At the end of the 1980s, under the impetus of the Pan-American Health Organization, a group of the heads of psychiatric services in some states of Argentina spent a long period of training in the local services of the Mental Health Department of Trieste. They included Ugo Cohen[4]who, together with the psychiatrist Graciela Natela, promoted the important experience, even though it was limited from the quantitative point of view, of the deinstitutionalization of the Psychiatric Hospital of Rio Negro.

In November 2010, Argentina, after long work which involved the original équipe of Rio Negro, the Pan-American Health Organization (OPS), the Network of Good Practices in mental health, health and innovations of the welfare state (the focal point in Argentina of the Conferenza Basaglia today, the Conferencia Basaglia Argentina), approved the law on mental health reform, which also looked towards the Italian law. The law, completely focused on the respect of rights, on closing psychiatric hospitals and on inter-disciplinary work in mental health, was strongly opposed by professional lobbies, in particular of psychiatrists, and still comes up against obstacles and resistance in application today. Argentina still has about 20,000 patients in psychiatric hospitals, although practices of quality and answering needs have been started in several points.

In November 2010, representatives of the Conferenza Basaglia took part in the final and evaluation phase of the “Isole” European Union project on social and working inclusion, promoted by the NGO,CISP. On that occasion, the delegation was also heard on the proposal to reform the law on mental health by the Commission of the Senate.

Today Conferenza Basaglia is the partner in a project of social integration for people with mental disorders in Argentina, in particular in the provinces of Buenos Aires and Salta, approved by the Friuli Venezia Giulia Region. The aim of the project is to support the process of deinstitutionalization of psychiatric hospitals and the establishment of mental health services in the local area.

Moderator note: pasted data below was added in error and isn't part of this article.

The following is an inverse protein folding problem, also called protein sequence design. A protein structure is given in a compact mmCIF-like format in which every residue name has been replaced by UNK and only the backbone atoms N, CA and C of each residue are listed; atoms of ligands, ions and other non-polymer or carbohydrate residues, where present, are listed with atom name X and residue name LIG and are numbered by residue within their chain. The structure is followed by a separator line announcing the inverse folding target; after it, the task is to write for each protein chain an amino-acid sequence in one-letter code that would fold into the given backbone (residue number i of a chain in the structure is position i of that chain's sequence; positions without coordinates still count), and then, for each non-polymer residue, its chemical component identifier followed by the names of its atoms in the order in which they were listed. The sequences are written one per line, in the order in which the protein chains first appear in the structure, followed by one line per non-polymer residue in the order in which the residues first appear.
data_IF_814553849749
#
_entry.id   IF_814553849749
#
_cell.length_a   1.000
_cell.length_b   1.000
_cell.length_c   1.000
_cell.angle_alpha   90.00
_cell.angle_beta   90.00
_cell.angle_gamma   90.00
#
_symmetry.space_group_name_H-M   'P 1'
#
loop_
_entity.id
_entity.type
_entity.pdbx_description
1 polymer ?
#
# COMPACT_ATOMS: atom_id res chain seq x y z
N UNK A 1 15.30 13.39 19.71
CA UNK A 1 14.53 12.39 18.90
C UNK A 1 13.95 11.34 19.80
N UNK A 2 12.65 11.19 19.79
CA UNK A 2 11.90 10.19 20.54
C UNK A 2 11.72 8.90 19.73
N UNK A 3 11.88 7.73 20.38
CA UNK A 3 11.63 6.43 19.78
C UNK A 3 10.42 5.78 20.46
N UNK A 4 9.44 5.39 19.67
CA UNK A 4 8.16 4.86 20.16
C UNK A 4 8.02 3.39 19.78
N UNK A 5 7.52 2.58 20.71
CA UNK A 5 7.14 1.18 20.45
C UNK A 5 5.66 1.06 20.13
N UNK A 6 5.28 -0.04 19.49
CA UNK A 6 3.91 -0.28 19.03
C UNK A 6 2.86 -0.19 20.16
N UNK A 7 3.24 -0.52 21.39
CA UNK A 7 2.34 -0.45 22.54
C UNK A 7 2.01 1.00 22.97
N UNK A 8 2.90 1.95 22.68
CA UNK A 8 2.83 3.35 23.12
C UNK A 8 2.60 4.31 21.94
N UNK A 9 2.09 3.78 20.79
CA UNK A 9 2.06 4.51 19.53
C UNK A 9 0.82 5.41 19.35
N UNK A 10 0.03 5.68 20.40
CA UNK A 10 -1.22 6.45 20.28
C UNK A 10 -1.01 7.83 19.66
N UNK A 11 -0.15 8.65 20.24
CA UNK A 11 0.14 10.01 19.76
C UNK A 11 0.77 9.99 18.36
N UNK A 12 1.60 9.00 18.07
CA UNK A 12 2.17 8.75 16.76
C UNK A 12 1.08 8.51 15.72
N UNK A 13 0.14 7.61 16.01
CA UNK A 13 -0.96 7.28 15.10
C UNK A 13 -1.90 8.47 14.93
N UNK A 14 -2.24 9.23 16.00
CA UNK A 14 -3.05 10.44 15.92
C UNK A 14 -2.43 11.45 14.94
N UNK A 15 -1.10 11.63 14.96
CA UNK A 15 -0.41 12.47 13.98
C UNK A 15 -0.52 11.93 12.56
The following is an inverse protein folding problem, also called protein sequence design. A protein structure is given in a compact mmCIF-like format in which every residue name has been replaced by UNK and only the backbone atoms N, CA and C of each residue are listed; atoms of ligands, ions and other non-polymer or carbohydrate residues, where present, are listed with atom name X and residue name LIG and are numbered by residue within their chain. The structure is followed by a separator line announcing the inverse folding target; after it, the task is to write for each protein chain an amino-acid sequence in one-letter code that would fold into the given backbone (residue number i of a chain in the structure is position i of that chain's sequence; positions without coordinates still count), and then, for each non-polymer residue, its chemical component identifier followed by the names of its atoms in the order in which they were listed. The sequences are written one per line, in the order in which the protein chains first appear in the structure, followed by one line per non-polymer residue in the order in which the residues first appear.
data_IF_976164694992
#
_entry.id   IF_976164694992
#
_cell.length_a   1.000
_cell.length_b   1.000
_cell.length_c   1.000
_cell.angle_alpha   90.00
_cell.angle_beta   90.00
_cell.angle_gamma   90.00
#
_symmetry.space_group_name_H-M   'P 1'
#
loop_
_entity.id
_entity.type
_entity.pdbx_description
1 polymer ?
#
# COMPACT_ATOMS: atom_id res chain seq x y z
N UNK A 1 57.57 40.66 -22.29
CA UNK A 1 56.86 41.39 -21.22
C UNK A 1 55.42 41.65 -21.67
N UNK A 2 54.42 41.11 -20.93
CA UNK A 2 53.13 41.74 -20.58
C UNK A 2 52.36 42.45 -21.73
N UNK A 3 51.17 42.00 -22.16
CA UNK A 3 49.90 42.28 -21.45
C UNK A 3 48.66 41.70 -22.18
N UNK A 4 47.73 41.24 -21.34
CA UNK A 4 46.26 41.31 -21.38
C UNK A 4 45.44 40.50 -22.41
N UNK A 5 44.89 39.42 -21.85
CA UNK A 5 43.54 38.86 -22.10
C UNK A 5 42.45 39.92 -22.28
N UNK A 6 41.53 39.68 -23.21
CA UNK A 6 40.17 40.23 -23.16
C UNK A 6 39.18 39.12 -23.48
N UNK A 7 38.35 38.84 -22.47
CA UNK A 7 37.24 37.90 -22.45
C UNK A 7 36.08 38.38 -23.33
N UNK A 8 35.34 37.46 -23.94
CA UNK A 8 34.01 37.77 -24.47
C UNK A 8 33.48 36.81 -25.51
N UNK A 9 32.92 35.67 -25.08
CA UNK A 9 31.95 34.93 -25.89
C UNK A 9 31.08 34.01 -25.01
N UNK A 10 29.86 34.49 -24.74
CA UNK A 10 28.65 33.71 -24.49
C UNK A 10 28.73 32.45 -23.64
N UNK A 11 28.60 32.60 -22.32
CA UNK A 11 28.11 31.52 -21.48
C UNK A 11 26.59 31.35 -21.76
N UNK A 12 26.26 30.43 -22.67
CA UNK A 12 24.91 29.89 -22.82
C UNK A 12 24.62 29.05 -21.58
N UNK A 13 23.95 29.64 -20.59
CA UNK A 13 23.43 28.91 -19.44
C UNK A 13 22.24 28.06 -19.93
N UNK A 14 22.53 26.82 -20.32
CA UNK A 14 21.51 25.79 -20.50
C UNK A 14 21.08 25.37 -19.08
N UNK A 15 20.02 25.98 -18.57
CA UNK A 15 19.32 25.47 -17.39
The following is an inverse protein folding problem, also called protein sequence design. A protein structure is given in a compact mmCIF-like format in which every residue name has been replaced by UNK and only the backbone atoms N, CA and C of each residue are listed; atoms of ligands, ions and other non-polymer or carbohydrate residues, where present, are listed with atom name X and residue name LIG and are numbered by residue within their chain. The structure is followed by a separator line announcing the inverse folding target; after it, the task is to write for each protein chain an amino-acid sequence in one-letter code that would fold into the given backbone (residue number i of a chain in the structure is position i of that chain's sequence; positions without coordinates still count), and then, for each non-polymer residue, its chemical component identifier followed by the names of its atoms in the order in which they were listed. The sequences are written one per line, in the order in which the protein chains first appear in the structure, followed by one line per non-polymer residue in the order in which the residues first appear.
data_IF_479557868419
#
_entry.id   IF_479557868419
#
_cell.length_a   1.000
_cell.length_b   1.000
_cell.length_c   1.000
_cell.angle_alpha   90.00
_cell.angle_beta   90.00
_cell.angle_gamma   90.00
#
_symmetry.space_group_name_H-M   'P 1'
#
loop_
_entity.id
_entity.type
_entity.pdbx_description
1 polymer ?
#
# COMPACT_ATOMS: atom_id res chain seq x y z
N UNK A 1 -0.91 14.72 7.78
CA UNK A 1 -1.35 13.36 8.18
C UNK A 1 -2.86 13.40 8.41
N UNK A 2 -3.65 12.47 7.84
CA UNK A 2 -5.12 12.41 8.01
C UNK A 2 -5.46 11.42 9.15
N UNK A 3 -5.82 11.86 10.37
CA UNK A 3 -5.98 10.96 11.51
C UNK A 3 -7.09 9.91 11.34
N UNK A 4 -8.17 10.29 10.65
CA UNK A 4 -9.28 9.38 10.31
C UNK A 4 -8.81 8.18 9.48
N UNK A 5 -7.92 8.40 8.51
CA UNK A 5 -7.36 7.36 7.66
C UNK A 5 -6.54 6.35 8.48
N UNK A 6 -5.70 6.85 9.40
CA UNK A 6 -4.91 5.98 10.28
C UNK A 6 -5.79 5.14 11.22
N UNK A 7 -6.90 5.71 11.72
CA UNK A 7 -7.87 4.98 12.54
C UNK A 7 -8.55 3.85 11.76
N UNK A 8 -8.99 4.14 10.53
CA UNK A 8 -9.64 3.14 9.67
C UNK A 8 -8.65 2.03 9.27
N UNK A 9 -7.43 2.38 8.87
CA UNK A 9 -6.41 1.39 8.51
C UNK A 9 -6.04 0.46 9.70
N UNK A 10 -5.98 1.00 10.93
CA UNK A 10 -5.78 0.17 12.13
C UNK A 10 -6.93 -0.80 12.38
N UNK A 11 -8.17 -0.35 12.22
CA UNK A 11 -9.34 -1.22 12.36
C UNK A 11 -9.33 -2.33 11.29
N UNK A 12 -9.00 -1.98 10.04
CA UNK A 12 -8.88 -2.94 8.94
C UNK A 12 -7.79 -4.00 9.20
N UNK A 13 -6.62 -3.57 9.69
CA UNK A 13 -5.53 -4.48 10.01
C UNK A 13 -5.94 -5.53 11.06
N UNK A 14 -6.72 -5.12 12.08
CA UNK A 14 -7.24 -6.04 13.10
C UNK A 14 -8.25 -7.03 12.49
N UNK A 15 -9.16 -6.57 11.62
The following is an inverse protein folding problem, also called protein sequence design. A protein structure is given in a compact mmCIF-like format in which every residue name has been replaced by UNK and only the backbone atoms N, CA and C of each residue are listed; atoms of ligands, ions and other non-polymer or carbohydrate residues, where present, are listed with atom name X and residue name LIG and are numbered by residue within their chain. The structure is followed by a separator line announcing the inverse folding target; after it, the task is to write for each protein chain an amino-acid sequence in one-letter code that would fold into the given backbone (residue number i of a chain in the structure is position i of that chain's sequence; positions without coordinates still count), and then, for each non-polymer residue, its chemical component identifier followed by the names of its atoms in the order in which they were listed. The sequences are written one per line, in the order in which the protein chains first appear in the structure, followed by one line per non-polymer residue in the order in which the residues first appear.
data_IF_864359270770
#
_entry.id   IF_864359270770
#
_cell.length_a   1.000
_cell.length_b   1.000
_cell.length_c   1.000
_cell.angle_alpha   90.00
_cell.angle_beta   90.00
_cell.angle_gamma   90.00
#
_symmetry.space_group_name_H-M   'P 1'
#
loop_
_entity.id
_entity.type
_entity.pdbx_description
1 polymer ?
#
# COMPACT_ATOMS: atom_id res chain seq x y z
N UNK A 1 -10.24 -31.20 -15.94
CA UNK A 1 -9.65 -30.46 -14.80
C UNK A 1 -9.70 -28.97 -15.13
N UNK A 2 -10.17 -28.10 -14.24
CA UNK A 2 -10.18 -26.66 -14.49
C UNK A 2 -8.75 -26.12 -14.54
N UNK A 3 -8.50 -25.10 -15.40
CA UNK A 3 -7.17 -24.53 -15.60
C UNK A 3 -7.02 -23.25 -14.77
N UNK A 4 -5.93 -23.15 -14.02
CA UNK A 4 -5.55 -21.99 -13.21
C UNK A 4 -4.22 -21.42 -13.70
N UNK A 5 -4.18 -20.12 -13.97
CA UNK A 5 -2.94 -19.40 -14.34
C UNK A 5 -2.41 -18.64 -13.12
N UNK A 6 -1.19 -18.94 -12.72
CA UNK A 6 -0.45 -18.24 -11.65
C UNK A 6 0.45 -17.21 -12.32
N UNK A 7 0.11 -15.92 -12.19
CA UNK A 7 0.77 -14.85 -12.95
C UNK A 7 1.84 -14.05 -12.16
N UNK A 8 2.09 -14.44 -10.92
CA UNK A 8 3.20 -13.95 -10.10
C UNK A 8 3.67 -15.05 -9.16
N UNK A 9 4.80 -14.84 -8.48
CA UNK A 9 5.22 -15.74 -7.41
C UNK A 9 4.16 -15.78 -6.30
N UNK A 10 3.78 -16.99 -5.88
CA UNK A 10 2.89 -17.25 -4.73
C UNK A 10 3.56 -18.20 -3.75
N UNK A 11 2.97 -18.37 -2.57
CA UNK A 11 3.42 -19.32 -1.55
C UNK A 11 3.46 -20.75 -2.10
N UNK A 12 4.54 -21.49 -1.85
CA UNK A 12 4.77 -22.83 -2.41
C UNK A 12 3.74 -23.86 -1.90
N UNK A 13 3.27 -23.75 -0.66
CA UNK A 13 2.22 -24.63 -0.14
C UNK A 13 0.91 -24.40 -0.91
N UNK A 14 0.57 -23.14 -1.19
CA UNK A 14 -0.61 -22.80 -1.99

As part of the EUROsociAL II programme, the Conferenza Basaglia and the Department of Mental Health of Trieste have taken part in an activity for the social and economic inclusion of people with mental disorders[5] in Ecuador.The result of the activity is the implementation by the Ministry of Social and Economic Inclusion (MIES) of an innovative pilot service for 50 people with mental disorders and their families in the province of Santo Domingo de los Tsáchilas..

In Ecuador, people with mental disorders, especially those in conditions of poverty, have few opportunities for attention, both regarding health care and social inclusion. Ecuador, despite having made a considerable commitment in the past few years to people with disabilities, after the ratification of the 2006 UN Convention on the “Rights of persons with disabilities”, has not included in this action people with mental disorders. They continue to be the “last of the last”. These people at times are not known and recognized by the public institutions and, together with their families, remain in the shadows, abandoned and forgotten, or they are interned in public or private institutions, or imprisoned. They mostly remain dependent on their families, for as long as the latter can support them. At times, the families, due to the great burden of the ill family member, without any help, fall into a situation of social drifting, or into illness of the other members of the family. In this context, in the period between 2013 and 2015,the Ministry of Health was engaged in formulating a national Strategic Plan of mental health for 2014-2017 and a Model of attention for mental health, in which the Trieste experience is quoted as a source of inspiration.

The work of EUROsociAL has taken place through an important cultural and political action which involved several Ministries, including those of Health and Economic Development and many other institutions, for the recognition and support for the needs and unfulfilled rights of people with mental disorders and their families, to go from exclusion to inclusion.




[3]See website

[4]He then became head of the mental health sector or the OPS until 2014.

[5]Expert practitioners made two trips to Ecuador in October 2013 and in February 2014 and two distance trainingsessions were held for MIES practitioners in 2014 and 2015.


Giovanna Del Giudice, a psychiatrist, started to work in the psychiatric hospital of Trieste under Franco Basaglia in 1971. She took part in the whole process of deinstitutionalization and the construction of the community mental health paths, with special attention for the topics of gender. She has been Director of the Department of Mental Health of Local Health Authority Caserta 2 and of Cagliari and a consultant for mental health in other Italian regions.

She has been President of the Conferenza Basaglia association (COPERSAMM) since November 2013. She coordinates projects of international cooperation on mental health.